# WitCH 56: Fuzzy Dots

Has it occurred to anyone else that these WitCHes are a blogging Ponzi scheme? As long as we keep posting new WitCHes, no one bugs us about not polishing off the old WitCHes. What the hell; we’ll keep going until someone calls the Blog Cops. And, to continue with the scheme, this WitCH comes from the Cambridge text Specialist Mathematics 1 & 2, in the section titled Linear Diophantine equations. Happy hunting.

## 13 Replies to “WitCH 56: Fuzzy Dots”

1. Red Five says:

I actually believe (rightly or wrongly, yet to be determined) there is a lot of good mathematics to be learned from the study of linear Diophantine equations.

My gripe with this particular book (which my school does use) is that this chapter is messy at best.

No mention of Euclid’s algorithm, a passing mention of GCDs and the jump to generalization is… not nice.

For example, if I were demonstrating the equation to a class, I might start with:

“Is there an obvious solution?” To which the answer is “Yes, .

OK, now, can we get from this to a second solution somehow?

so

So a second solution is

“now… lets try to generalize!”

Before anyone remarks that I, too, have not mentioned Euclid’s algorithm – in cases where there is an obvious solution I would probably not mention said algorithm until demonstrating a more difficult example such as

1. marty says:

Spot on, RF.

2. marty says:

Hi, RF. Further on your comment, I’ve never had to teach this stuff and it’s not obvious to me how I would. What *was* obvious to me was that the text’s approach is totally ludicrous, and incomprehensible.

That’s often the way with these WitCHes, and more generally with the school materials I see. Usually I have no clear idea of how I would teach such a topic, at least not in any detailed example-by-example sense. But I *do* know that the materials I’m reading are Plain Fucking Wrong. They rabbit on about trivia and simultaneously leave out critical facts or ideas, making it all incomprehensible and pointless. The text excerpt above is entirely typical.

Your suggestion of incorporating the Euclidean algorithm is of course very natural, though not necessary. But what is necessary is making the role of common factors crystal clear. On that, the text gives us swamp.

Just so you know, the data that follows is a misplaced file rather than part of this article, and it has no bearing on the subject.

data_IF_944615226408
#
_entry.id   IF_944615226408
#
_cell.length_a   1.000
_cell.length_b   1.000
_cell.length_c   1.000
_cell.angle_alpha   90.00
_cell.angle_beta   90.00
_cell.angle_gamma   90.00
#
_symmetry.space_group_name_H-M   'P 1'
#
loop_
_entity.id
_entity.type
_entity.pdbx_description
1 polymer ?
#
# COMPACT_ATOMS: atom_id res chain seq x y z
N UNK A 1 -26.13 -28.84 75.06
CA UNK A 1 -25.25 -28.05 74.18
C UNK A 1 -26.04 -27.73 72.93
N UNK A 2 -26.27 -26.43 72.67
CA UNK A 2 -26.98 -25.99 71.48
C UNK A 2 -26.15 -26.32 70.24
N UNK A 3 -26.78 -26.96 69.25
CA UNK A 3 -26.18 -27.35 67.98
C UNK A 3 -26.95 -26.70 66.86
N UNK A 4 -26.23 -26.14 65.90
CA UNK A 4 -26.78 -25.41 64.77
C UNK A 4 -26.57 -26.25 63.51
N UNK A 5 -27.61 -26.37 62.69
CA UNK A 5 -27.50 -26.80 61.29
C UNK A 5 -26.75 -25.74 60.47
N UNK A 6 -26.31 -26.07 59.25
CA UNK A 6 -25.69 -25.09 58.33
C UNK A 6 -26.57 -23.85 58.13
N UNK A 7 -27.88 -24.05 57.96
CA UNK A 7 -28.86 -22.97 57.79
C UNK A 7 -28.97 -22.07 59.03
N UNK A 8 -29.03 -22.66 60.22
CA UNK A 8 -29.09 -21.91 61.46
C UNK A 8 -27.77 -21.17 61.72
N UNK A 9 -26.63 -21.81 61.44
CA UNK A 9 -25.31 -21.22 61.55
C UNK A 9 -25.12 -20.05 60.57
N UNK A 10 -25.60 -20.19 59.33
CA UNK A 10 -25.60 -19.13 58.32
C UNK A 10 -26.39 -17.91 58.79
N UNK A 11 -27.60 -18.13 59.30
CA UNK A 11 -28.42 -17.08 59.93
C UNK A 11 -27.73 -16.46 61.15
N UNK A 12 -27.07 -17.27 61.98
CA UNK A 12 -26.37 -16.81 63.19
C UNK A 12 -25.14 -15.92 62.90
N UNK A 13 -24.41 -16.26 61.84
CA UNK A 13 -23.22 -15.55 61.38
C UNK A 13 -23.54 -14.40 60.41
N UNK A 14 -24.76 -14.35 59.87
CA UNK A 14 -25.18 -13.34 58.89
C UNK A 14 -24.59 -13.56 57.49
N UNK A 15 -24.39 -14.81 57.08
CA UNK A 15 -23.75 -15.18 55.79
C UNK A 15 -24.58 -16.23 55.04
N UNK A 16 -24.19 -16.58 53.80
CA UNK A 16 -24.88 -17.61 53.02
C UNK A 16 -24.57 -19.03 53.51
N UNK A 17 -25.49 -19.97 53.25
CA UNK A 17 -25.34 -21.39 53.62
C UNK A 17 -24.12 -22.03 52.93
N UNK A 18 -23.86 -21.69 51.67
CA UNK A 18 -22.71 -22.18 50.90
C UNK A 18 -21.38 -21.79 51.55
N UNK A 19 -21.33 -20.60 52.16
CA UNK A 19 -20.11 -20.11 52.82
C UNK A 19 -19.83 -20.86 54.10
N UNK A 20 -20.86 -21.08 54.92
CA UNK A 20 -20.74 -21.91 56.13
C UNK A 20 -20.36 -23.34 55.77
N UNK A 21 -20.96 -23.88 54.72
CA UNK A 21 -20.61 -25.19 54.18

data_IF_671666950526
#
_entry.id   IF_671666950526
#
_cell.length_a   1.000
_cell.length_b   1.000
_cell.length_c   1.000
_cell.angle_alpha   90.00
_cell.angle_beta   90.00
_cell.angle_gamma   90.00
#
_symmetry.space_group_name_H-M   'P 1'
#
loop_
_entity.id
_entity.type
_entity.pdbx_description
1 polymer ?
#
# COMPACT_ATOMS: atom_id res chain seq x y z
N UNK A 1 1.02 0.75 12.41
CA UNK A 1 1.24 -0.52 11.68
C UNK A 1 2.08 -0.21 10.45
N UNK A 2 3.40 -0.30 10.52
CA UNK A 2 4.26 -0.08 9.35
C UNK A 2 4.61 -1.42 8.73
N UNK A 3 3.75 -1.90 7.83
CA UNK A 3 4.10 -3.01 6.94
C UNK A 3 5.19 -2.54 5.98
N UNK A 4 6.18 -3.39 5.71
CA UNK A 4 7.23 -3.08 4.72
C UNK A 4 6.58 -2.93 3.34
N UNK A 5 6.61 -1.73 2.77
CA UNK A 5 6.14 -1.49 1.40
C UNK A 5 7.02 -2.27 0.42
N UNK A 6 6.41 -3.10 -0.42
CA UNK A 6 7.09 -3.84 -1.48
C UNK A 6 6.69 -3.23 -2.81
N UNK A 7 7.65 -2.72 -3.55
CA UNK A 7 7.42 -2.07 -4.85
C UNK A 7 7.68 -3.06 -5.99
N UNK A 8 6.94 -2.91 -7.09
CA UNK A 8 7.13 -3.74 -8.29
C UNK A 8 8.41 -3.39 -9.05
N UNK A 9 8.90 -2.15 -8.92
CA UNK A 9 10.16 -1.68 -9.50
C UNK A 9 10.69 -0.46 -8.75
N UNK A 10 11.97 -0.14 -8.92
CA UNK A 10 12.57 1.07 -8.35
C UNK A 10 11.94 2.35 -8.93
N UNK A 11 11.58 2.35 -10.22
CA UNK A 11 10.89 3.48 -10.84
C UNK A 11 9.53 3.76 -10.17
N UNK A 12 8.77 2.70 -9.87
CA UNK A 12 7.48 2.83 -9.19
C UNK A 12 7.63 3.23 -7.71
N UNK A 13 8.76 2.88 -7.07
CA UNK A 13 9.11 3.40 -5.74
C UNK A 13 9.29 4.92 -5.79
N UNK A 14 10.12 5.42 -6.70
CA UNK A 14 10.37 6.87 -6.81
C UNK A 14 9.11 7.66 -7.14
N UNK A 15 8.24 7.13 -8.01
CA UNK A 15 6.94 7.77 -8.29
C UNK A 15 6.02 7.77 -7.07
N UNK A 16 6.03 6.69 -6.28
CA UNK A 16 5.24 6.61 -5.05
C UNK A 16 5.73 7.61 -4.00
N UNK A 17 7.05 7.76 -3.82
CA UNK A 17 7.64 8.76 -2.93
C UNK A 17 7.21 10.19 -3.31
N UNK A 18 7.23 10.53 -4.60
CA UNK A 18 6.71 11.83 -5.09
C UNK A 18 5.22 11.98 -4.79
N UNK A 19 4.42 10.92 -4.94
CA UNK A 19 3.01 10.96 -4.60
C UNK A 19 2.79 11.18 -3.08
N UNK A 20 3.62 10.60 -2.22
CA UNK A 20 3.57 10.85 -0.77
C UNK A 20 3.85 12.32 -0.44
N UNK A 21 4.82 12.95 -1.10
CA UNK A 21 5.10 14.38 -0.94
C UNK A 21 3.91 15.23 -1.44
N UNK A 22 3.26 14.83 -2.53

1. Red Five says:

For some context, I actually do teach LDE’s as extension lessons to Year 8/9 students occasionally and, channeling my inner Marty Ross decided that the starting point needed to be “the idea”. In this case, the idea is that you have an equation in two variables which students (should) know has an infinite number of solutions and add the condition that we are only interested in integer solutions with the AIM to be (unlike what the text says) to find ONE solution and see if we can THEN find the PATTERN which gives ALL solutions.

Depending on how far you go with the idea, it is 2-3 lessons worth of content.

And, unlike this piece of writing which mentions but glosses over the importance of highest common factors, I always try to bring it up as a VITAL step in how we get from one solution to the next.

For difficult examples, where finding the first solution proves difficult (if time was allowed) I would THEN and ONLY THEN bring up Euclid’s algorithm.

If (and only if) additional time were available at an advanced Year 9 level, a really nice extension is the use of the algorithm in the Bezouit (have I spelled that correctly?) Identity for encryption algorithms.